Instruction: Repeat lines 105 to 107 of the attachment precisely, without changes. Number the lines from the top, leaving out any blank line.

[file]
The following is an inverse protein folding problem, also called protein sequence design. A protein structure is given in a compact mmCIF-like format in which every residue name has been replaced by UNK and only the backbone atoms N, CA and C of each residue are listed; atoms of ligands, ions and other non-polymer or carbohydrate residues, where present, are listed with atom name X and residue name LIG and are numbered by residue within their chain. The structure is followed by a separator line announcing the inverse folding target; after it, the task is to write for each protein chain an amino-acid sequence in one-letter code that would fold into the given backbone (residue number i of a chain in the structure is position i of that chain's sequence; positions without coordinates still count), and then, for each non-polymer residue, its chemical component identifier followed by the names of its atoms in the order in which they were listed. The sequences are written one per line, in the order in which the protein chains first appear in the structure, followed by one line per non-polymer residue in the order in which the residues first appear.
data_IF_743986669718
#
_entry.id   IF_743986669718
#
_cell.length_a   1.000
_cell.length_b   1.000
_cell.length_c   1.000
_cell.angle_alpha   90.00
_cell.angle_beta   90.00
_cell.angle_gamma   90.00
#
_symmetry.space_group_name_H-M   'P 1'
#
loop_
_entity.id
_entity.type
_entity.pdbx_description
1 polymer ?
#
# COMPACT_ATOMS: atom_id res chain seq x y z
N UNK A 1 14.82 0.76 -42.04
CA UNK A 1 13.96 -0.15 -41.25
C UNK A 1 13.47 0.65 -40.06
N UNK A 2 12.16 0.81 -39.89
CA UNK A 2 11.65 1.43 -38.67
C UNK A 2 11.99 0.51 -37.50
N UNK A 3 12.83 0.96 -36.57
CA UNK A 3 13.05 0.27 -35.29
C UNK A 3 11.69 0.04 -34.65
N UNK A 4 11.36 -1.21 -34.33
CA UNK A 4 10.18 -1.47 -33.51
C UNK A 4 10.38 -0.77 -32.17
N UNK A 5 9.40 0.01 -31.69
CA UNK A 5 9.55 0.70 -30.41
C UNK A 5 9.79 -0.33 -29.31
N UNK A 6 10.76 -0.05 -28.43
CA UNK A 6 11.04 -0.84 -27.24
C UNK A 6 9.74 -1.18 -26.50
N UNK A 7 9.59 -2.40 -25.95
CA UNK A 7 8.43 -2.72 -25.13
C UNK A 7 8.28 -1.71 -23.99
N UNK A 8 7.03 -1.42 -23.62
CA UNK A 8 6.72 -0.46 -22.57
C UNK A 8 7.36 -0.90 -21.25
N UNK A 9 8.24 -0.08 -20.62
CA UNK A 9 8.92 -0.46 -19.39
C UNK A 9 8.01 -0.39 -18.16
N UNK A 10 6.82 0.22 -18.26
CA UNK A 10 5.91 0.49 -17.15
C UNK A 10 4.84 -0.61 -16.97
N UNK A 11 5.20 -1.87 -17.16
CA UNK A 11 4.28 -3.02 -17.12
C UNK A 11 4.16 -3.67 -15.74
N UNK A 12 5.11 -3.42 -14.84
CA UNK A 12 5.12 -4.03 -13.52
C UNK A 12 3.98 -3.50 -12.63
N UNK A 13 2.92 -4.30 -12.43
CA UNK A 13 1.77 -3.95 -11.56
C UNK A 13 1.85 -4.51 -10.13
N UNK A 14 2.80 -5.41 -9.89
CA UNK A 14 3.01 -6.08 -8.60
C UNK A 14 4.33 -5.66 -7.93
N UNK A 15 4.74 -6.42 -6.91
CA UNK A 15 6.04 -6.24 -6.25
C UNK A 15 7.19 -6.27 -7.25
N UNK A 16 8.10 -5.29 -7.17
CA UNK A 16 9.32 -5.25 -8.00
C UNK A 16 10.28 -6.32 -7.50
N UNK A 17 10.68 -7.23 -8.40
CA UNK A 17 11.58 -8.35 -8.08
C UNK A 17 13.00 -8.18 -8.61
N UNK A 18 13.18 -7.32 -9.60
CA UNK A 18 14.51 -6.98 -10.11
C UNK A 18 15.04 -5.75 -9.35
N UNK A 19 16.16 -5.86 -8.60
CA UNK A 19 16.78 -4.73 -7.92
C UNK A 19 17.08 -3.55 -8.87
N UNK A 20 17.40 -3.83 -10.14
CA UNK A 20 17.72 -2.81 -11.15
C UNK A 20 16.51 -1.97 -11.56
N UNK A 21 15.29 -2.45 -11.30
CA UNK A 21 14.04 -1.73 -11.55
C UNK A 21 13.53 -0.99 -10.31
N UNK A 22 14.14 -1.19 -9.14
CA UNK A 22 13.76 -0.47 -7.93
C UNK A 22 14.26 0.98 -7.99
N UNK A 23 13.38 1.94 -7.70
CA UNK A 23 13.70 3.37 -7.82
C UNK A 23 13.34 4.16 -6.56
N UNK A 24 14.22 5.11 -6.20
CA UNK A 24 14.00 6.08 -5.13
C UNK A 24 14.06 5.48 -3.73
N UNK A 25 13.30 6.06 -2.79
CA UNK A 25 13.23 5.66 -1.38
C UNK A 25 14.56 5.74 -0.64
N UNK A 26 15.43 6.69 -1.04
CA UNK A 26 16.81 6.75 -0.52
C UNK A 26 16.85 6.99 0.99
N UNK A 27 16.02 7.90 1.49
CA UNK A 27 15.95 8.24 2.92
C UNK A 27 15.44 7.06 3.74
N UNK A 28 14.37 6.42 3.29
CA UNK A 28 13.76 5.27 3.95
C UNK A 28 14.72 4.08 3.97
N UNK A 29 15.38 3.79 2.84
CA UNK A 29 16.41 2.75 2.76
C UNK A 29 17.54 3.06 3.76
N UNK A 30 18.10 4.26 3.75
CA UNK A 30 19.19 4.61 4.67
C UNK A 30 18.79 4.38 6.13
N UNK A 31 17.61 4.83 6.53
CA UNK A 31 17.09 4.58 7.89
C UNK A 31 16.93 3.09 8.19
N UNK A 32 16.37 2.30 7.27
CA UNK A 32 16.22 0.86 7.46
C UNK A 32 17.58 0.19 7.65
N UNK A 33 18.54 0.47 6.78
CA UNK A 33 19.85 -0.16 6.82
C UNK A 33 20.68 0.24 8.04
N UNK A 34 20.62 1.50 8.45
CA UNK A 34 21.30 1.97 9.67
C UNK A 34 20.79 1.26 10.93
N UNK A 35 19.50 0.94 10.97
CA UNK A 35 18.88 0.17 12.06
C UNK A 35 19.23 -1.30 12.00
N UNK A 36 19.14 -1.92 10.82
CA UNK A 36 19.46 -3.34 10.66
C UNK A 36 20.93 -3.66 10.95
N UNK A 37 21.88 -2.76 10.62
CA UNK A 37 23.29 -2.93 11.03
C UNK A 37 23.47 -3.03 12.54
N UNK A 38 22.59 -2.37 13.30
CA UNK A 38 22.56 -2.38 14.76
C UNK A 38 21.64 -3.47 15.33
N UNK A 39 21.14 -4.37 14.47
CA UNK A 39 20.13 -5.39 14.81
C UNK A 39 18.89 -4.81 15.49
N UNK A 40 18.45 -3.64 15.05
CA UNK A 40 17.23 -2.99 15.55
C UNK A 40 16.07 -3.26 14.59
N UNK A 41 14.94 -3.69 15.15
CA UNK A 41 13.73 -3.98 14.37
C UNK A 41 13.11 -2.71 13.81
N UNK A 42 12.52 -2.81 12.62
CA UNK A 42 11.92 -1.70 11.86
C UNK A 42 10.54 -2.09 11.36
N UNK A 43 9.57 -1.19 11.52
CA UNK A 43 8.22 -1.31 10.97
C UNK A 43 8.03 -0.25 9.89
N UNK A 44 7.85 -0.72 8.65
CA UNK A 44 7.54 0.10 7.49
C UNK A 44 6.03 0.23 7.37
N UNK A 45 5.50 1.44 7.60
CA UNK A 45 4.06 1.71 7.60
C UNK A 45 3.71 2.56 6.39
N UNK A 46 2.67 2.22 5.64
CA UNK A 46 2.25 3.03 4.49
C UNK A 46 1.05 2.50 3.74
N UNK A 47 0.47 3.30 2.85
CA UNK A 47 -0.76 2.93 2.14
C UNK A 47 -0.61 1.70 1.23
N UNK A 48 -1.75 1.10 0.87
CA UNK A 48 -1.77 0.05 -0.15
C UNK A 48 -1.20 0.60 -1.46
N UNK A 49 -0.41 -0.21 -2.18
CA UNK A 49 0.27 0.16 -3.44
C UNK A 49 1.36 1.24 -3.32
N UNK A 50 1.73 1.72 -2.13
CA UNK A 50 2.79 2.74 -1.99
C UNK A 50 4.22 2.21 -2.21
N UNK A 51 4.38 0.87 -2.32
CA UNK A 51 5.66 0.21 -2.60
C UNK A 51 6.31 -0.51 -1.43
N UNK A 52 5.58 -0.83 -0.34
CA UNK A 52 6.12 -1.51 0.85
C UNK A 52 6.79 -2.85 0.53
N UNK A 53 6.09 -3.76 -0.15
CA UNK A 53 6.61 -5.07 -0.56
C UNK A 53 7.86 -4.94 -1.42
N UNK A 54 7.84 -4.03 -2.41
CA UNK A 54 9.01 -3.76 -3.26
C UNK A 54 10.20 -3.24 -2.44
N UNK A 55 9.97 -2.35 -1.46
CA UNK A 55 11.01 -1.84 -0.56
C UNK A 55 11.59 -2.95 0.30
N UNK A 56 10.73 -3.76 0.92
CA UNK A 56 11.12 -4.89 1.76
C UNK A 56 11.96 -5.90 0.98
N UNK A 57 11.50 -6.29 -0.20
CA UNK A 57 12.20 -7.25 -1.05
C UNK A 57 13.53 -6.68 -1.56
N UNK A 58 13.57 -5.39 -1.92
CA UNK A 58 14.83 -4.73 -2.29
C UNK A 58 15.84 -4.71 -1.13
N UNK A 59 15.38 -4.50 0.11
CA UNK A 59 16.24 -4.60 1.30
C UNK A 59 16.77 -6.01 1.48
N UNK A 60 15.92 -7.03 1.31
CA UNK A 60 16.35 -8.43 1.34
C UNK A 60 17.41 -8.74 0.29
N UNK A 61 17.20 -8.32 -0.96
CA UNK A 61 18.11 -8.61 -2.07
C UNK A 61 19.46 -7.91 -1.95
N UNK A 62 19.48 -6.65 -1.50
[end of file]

C UNK A 28 14.72 4.08 3.97
N UNK A 29 15.38 3.79 2.84
CA UNK A 29 16.41 2.75 2.76